July 02. White Flight
Contributor
Written by
Carol Jenkins
July 2009
Contributor
Written by
Carol Jenkins
July 2009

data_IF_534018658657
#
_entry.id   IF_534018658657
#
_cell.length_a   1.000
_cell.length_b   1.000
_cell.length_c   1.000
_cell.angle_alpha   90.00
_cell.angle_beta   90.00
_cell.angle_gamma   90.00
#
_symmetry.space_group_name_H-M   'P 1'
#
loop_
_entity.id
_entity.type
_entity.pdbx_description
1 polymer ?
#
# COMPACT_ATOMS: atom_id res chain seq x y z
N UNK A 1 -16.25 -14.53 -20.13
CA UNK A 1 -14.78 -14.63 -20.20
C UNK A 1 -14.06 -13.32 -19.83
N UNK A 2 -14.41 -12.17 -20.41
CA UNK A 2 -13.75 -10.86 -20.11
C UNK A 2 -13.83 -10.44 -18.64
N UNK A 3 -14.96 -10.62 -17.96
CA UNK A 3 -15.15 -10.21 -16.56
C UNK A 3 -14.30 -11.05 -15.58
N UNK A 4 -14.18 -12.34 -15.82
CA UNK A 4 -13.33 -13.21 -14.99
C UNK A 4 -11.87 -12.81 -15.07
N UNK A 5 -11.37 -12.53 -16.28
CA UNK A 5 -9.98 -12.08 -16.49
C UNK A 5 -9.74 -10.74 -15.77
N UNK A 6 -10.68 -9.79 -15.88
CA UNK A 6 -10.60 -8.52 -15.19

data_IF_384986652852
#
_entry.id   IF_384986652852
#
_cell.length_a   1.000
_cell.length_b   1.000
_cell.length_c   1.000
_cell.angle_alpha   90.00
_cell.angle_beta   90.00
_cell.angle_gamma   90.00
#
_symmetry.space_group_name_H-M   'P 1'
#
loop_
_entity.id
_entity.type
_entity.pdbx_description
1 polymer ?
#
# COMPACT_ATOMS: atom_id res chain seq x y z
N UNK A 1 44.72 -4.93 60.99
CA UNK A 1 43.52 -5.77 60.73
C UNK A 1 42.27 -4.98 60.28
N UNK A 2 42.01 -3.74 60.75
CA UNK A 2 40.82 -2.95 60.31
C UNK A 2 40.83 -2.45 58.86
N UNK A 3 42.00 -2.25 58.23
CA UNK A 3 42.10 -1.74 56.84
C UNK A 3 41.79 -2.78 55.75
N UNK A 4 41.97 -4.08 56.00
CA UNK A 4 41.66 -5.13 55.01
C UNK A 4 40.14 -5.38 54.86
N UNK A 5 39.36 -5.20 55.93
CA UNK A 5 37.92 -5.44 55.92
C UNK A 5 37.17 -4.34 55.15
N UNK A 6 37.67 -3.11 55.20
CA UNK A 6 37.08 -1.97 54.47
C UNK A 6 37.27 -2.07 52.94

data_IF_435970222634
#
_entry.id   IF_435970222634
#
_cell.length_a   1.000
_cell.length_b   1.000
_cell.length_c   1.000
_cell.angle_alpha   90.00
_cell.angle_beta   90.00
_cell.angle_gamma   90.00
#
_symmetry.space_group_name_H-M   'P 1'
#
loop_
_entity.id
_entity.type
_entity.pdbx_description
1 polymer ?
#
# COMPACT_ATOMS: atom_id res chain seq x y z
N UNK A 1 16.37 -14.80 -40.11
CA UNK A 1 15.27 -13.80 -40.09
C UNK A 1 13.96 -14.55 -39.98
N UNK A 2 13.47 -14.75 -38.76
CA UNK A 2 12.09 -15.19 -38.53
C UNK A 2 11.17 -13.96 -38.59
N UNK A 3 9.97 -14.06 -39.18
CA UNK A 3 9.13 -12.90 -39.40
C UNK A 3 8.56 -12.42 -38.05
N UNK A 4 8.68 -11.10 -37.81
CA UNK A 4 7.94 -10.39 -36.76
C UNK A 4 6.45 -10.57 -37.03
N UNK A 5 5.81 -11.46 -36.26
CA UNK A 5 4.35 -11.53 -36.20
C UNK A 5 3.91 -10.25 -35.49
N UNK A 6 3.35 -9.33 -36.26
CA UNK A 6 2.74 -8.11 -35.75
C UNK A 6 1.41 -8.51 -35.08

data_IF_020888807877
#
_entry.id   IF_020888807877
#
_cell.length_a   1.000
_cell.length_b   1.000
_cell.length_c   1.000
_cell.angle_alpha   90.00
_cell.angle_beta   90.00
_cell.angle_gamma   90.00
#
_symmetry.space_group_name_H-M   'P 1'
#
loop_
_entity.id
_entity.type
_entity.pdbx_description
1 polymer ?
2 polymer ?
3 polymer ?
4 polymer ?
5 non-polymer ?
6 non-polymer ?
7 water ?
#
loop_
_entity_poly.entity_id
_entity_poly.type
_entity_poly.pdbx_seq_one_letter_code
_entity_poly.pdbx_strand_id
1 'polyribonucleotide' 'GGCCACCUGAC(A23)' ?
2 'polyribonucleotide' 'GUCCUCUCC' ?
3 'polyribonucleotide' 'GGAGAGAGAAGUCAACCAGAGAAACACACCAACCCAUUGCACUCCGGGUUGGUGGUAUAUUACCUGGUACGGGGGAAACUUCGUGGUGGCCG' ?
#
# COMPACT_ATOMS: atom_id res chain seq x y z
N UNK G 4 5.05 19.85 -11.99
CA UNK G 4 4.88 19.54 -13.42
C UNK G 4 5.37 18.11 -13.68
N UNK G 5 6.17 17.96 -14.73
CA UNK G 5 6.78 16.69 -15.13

Thanks to Jodie Evans, I’ve just received a copy of ethnologist danah boyd’s talk from the Public Democracy Forum (PDF09) in New York City this week. Many colleagues attended and tweeted the conference, the most prolific being Ruth Ann Harnisch, who gets new media from her vantage point as a former journalist and current philanthropist. I am particularly interested in danah’s take on social media networks, especially the trends she sees in young people’s participation. A media researcher for Microsoft, and fellow at Harvard’s Berkman Center for Internet and Society, she makes the case that the growth of Facebook is a case of “white flight” from what at least one high school student called “the ghetto” of MySpace. She posited a challenge to the PDF participants (mostly white) to take note of the class, race and gender divides that are being replicated in the digital world, eradicating the notion of a “public sphere” where all come together to gather information. The speakers and 1,000 attendees at the conference would indeed seem to confirm that the divide between the classes, races, and genders is getting wider. It’s a subject I have much interest in, this vanishing of what I refer to as the Public Square. Where we once seemed to be moving toward full participation in the media (known as “mainstream”) and thus society, the internet, for all its promise of equalizing us, is fracturing us, the new technology and social networks allowing us to close in on our special interests and talk mostly to those we agree with—and in most cases, look like. As a result, the Public Square is sparsely populated, indeed. Much of this is due to the failure of old media to fully integrate, to fully incorporate coverage of women, people of color, gay and lesbian, immigrants. It’s at the bottom of the success of what’s called “ethnic media,” women’s sites, and millions of websites and blogs. For me, this is a family history as well as societal commentary. I was a second generation journalist—both my father and stepfather worked for the Black Press in the 40’s and 50’s: my father as a reporter for papers like the Chicago Defender and Pittsburgh Courier; my stepfather as publisher of the first African American pictorial magazine in the country, NewsPic. It preceded Ebony and was created for the black soldiers fighting in World War II. Both of these reporters were prohibited from working for major publications because of their race in a time of segregation and discrimination. When I became a television reporter in 1970, we believed we were on track to full participation—but as we know now, that never happened, and gains by women and people of color are slipping fast in the economic turmoil. The question before us is: what can we do to save the Public Square? Where do we meet (or tweet up) as a nation un-divided?

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